When I was young I was always obsessed with maths and physics, and science magazines, New Scientist, Scientific American. I would read New Scientist every week. I just liked facts – scientifically proven evidence of how something works. In primary school, I became obsessed with space and I did a science project on how the solar system worked. From that point I was hooked. I thought I wanted to be an astrophysicist – later it was nuclear and, finally, particle physics.
At uni I read the Nobel Prize-winning Leon M Lederman’s The God Particle. A disagreeable title to most physicists, but it was about the history of discovery of new particles and the search for the Higgs boson. It described the life of an experimental particle physicist, working on accelerators and detectors. I was completely captured, did my PhD on the Belle experiment in Japan, then went on to work in Europe and Japan on other large-scale particle physics experiments.
It’s the big questions in physics that have always interested me. The project I’m working on now, Belle II, is seeking answers to some of the remaining puzzles in fundamental physics. It’s about, in part, understanding why the universe as we see it pretty much has no antimatter left in it.
The Standard Model of physics tells us that at the beginning of the universe, when things went from a state of pure energy to the existence of matter, that antimatter and matter would have been produced 50/50, they would have existed in equal abundance.
By antimatter I mean anti-atoms: atoms that are made up in the same way as regular atoms but the electric charge is reversed. When matter meets antimatter, it annihilates, it forms pure energy. So we may not exist if antimatter and matter were still around in the same quantities.
To use an analogy, say you were to meet an anti-person, and you shook their hand, you would both annihilate – you wouldn’t want to do this!
The fact that we don’t see any antimatter left, and we have no mechanism to understand why, is a pretty fundamental question of physics. It goes to the heart of why we exist fundamentally. There must have been a difference in behaviour between anti-matter and matter, and that difference could be really, really small but it’s enough to have wiped out the antimatter in the universe at this point.
There are 650 people working on the experiment. The accelerator, the SuperKEKB, which is 3km round, is located in the countryside about 70 kms out of Tokyo. Electrons and positrons will be sent round long tubes via magnets and accelerator cavities that bring them close to speed of light. They will travel round the circuit, positive in one direction, negative in the other, and collide in the detector, Belle II.
Our Japanese partners are responsible for the particle accelerator, and the University of Melbourne is partially responsible for the detector, Belle II, and a key component is being constructed right here, downstairs in David Caro building. From January 2016, we will endeavour to make the highest number of collisions of particles by any machine ever built in an accelerator. After a period of rigorous testing, from 2017, the detector, Belle II will be used, and will run for the next eight years.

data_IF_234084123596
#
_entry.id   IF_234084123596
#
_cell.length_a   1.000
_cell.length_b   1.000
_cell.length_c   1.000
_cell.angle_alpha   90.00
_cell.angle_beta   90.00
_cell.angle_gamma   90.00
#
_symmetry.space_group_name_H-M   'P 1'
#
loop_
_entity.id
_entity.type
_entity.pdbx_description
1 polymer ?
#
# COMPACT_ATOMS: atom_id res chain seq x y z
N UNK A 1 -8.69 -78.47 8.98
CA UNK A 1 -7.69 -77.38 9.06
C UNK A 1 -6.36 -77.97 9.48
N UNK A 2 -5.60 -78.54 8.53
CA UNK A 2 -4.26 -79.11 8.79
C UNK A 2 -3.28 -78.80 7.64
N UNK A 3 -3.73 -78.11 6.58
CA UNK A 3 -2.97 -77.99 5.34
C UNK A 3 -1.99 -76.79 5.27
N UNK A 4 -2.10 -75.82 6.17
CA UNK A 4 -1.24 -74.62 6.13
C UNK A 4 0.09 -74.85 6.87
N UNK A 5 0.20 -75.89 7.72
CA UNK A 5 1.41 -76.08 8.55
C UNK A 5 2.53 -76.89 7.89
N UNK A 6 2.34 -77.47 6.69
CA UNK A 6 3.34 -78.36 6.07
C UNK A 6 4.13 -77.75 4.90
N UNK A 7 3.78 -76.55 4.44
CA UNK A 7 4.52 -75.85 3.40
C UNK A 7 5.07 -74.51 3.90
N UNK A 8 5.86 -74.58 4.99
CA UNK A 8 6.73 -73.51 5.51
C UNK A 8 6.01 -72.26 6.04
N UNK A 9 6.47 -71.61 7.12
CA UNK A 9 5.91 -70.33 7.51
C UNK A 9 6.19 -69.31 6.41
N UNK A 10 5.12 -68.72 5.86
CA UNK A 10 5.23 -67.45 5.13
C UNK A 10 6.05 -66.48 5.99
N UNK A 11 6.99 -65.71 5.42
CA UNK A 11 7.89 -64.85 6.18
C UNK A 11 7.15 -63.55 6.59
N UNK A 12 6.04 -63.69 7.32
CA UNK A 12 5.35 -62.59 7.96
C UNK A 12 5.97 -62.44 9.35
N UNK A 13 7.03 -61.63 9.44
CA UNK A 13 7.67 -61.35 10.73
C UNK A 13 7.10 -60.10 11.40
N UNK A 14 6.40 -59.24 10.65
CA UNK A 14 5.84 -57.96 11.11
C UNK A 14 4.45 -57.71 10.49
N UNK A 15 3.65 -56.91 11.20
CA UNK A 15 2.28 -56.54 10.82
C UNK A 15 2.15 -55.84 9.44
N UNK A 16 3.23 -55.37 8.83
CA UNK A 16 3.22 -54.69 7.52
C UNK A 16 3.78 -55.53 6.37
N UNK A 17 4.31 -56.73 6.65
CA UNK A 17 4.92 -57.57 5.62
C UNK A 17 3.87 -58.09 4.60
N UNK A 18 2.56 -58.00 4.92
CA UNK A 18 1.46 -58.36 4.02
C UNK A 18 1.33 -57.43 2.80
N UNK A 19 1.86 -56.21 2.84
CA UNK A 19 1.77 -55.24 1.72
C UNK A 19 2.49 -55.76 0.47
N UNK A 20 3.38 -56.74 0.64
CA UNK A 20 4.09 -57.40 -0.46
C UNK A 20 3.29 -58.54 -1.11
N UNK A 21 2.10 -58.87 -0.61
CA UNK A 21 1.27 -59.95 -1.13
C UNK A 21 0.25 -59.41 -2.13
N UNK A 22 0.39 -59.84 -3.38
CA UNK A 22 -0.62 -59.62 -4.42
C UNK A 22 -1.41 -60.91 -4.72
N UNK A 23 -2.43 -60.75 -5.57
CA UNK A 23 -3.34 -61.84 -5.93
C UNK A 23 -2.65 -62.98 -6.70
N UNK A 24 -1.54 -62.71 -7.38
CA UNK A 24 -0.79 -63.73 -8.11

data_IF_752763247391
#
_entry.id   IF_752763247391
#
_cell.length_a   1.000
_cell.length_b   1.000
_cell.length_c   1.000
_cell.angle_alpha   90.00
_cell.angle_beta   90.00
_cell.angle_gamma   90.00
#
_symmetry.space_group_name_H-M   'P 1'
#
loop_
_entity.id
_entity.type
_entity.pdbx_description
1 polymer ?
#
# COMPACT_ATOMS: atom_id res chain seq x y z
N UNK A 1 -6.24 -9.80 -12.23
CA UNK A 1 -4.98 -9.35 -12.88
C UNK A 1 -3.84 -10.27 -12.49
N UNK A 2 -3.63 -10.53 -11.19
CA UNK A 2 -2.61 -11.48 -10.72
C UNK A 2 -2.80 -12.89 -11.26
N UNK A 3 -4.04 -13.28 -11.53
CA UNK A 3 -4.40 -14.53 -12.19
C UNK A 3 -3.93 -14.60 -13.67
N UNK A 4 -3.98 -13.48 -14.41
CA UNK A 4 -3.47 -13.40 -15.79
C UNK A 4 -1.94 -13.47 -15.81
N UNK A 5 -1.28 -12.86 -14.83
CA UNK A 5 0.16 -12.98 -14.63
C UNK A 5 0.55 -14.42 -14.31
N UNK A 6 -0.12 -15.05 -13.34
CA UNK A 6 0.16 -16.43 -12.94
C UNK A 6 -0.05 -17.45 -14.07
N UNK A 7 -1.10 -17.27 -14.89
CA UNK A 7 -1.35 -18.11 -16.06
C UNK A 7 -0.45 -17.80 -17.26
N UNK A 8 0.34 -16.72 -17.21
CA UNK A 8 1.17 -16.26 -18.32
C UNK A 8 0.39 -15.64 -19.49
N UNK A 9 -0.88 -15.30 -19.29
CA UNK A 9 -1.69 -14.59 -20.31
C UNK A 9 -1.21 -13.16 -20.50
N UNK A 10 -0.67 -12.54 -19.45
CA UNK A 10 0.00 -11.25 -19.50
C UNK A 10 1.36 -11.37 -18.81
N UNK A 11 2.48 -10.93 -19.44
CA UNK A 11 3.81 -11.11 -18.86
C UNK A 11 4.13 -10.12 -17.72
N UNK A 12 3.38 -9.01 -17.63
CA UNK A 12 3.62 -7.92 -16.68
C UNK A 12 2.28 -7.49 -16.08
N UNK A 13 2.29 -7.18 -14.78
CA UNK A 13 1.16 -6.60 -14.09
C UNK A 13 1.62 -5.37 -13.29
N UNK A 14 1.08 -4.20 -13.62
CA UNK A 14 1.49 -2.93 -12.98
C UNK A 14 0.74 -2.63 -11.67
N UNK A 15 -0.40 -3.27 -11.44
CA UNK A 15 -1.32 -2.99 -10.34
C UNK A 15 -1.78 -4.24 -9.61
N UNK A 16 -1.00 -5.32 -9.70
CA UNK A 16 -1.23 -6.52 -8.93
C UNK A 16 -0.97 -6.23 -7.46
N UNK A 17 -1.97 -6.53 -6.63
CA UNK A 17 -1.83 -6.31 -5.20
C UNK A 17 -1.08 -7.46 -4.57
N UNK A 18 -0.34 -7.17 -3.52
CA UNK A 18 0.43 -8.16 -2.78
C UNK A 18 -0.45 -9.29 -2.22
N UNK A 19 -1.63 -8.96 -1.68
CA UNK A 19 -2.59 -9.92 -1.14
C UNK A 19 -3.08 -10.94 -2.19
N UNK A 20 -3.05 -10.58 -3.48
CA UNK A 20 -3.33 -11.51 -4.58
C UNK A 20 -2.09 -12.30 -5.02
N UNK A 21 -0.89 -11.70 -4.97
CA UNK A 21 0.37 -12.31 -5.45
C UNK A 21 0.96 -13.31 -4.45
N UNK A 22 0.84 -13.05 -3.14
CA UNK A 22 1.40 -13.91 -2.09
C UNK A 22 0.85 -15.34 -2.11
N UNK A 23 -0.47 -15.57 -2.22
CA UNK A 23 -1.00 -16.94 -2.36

Every two nanoseconds bunches of electrons and positrons will collide in Belle II. We’re hoping to see something here that explains the disappearance of antimatter, as well as a range of other questions. It could be a new particle; it could have been something that existed in a tiny, tiny fraction after the big bang.
My job is to prepare the experiment for all the different kinds of data analyses for the next ten years: to assess what observables and what measurements are required, build focused international teams, define what we’re looking for, and prepare our software, our algorithms, for finding rare processes within our huge data set. We will produce 100 billion so-called “beauty”-quarks that we’ll study, but also hundreds of billions of other things at the same time. So we may be looking for only a handful of what’s produced. It’s a needle in haystack problem!
Exploring the fundamental questions in physics is essentially about the pure pursuit of knowledge, the search for something that’s unknown, but of course there will be applications for the technology.
This is going to produce one of the biggest data sets ever from a scientific experiment, so we have to use a global scientific computing grid, and people working on this are developing technologies for global computing for multiple applications – it’s setting the model for big data. Another application relates to real time image processing. Because the data-taking is so high rate, with collisions every two nanoseconds – essentially like taking a digital photo every two nanoseconds and interpreting it very quickly – this technology could be used for the development of bionic eyes.
If we did find a new particle, or something that would lead to solving one of these puzzles it would no doubt be ‘big’. The biggest recent discovery was the Higgs boson. But in a way if we saw something, it would be bigger, because the Higgs boson had been predicted. If we find something, it won’t have been predicted, so it will be a huge leap.
– As told to Michelle Moo
Banner image: In this gorgeous Hubble Space Telescope image, two massive star clusters – youthful counterparts to globular star clusters in our own spiral Milky Way galaxy – are seen left of centre. NASA/public domain.